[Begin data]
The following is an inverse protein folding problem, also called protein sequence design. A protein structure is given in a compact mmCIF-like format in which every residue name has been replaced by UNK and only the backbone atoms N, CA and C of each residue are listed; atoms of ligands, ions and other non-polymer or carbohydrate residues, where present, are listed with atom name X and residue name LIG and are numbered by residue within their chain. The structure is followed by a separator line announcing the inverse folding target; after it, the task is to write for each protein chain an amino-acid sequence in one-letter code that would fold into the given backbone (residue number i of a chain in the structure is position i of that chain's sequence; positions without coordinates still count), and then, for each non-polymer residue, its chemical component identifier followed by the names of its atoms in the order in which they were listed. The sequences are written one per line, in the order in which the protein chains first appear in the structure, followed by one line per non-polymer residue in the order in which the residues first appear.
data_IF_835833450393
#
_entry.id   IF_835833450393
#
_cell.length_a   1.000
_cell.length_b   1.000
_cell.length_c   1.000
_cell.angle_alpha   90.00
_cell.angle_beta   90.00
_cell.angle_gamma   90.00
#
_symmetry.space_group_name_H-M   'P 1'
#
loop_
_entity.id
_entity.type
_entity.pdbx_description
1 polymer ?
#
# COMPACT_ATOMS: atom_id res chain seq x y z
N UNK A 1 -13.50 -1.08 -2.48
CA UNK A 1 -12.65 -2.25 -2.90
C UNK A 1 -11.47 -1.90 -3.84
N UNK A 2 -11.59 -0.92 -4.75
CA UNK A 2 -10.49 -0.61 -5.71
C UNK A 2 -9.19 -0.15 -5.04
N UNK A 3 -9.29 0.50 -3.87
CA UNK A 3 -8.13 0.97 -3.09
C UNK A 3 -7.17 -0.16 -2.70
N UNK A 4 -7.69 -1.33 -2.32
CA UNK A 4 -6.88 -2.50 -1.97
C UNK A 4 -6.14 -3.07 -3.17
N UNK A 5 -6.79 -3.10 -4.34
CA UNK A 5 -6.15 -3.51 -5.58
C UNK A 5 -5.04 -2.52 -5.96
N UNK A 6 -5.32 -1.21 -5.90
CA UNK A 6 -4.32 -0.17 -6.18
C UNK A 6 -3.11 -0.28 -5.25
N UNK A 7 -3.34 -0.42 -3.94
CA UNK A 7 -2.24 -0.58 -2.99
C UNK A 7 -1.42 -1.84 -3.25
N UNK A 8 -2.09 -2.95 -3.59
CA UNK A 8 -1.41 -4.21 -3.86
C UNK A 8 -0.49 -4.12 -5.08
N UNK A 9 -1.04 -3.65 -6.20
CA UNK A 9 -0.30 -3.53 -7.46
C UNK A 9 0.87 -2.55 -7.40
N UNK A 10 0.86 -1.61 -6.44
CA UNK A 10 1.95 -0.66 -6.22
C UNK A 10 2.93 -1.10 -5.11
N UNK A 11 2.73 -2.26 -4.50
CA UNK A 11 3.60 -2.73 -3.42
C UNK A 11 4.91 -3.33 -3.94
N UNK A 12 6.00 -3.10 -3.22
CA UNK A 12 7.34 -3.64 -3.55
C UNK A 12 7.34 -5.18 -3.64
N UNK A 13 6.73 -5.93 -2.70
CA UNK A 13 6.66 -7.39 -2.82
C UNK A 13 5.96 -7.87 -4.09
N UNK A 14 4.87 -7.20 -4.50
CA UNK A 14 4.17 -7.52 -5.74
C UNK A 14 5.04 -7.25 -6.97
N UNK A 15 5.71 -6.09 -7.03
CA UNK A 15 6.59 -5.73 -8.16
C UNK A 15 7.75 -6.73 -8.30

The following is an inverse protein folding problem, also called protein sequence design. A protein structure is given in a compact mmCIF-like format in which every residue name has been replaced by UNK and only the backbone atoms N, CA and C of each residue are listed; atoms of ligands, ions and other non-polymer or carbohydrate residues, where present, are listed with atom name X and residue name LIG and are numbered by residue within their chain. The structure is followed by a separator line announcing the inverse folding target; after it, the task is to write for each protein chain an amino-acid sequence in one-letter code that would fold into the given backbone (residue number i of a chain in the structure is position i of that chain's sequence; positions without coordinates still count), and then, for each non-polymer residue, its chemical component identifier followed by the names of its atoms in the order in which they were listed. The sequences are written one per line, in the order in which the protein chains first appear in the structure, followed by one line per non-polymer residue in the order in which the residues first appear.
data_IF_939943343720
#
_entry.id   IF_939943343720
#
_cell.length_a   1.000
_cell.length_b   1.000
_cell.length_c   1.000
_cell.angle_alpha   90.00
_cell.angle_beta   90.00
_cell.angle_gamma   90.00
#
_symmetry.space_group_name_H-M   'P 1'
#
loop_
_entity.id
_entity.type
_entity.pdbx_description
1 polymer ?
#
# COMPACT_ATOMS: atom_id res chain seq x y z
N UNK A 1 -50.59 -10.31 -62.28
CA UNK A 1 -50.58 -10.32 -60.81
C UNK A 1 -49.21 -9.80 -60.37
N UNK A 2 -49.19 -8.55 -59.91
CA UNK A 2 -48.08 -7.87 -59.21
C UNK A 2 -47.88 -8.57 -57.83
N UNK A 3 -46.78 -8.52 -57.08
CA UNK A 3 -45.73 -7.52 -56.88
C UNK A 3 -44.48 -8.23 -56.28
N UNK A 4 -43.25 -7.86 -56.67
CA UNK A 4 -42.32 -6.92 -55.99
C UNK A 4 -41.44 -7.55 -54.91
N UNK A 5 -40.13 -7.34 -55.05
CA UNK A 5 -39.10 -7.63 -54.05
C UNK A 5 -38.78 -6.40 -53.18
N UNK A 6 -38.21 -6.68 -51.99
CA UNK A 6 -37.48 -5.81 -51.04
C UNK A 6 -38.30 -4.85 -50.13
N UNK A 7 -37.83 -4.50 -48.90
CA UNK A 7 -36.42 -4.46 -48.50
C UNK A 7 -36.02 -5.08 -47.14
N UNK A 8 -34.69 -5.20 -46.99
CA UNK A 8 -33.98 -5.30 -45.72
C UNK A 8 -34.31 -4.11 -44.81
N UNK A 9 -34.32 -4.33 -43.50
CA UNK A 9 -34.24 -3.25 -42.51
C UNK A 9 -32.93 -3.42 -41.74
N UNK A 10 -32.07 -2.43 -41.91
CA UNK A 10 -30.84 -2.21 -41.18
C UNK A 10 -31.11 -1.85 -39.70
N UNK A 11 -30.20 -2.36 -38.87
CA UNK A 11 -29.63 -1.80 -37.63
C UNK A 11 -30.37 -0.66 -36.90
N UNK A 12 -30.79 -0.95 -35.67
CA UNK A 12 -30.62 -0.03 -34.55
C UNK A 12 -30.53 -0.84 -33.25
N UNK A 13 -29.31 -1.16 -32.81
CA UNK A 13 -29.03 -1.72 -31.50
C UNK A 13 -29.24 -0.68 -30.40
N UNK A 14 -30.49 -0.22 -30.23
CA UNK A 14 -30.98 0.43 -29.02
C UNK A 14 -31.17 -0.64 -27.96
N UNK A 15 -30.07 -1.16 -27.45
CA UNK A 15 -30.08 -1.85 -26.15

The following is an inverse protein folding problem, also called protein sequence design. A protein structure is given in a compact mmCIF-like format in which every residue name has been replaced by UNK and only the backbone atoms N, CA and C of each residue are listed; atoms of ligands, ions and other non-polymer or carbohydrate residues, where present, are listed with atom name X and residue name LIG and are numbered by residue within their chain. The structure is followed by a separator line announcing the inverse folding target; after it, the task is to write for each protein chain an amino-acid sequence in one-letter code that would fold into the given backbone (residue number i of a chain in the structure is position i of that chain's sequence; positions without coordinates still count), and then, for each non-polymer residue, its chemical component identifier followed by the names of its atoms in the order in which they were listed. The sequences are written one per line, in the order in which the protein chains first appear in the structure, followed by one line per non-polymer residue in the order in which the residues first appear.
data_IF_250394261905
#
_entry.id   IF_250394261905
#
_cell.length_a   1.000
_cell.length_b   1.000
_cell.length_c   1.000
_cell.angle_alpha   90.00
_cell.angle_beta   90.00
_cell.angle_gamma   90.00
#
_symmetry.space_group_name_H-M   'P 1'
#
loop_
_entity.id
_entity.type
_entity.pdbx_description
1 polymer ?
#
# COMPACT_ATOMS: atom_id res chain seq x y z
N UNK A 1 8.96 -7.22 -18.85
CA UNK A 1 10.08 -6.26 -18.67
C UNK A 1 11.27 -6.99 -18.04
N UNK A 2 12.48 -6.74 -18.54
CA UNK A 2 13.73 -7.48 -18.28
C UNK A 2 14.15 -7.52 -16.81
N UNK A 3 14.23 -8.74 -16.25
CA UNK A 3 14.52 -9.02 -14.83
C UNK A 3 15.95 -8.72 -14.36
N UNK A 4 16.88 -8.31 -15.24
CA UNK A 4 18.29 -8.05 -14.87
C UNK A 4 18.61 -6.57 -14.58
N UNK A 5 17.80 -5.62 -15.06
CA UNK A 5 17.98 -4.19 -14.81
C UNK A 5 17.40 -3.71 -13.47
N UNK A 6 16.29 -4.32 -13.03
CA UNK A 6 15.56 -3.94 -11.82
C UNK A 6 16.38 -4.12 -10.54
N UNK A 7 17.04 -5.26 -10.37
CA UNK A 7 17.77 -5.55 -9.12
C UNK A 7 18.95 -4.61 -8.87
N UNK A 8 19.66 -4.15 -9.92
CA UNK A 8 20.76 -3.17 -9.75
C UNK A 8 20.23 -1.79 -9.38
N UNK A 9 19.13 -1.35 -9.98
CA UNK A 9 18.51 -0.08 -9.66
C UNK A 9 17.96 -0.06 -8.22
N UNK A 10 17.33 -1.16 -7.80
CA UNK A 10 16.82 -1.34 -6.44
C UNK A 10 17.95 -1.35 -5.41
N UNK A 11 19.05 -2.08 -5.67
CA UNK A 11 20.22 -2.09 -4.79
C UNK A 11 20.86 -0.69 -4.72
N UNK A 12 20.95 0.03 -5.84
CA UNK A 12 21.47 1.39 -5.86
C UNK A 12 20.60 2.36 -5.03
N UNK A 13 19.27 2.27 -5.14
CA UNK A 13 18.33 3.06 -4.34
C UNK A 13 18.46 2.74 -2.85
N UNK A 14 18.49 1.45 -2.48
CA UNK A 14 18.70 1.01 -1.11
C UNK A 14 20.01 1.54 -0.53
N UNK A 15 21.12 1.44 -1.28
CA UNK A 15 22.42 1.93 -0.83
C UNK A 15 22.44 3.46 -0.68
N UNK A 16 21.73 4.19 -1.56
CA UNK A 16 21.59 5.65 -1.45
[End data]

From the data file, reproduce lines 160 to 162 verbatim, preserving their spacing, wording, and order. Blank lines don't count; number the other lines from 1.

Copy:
CA UNK A 3 14.52 -9.02 -14.83
C UNK A 3 15.95 -8.72 -14.36
N UNK A 4 16.88 -8.31 -15.24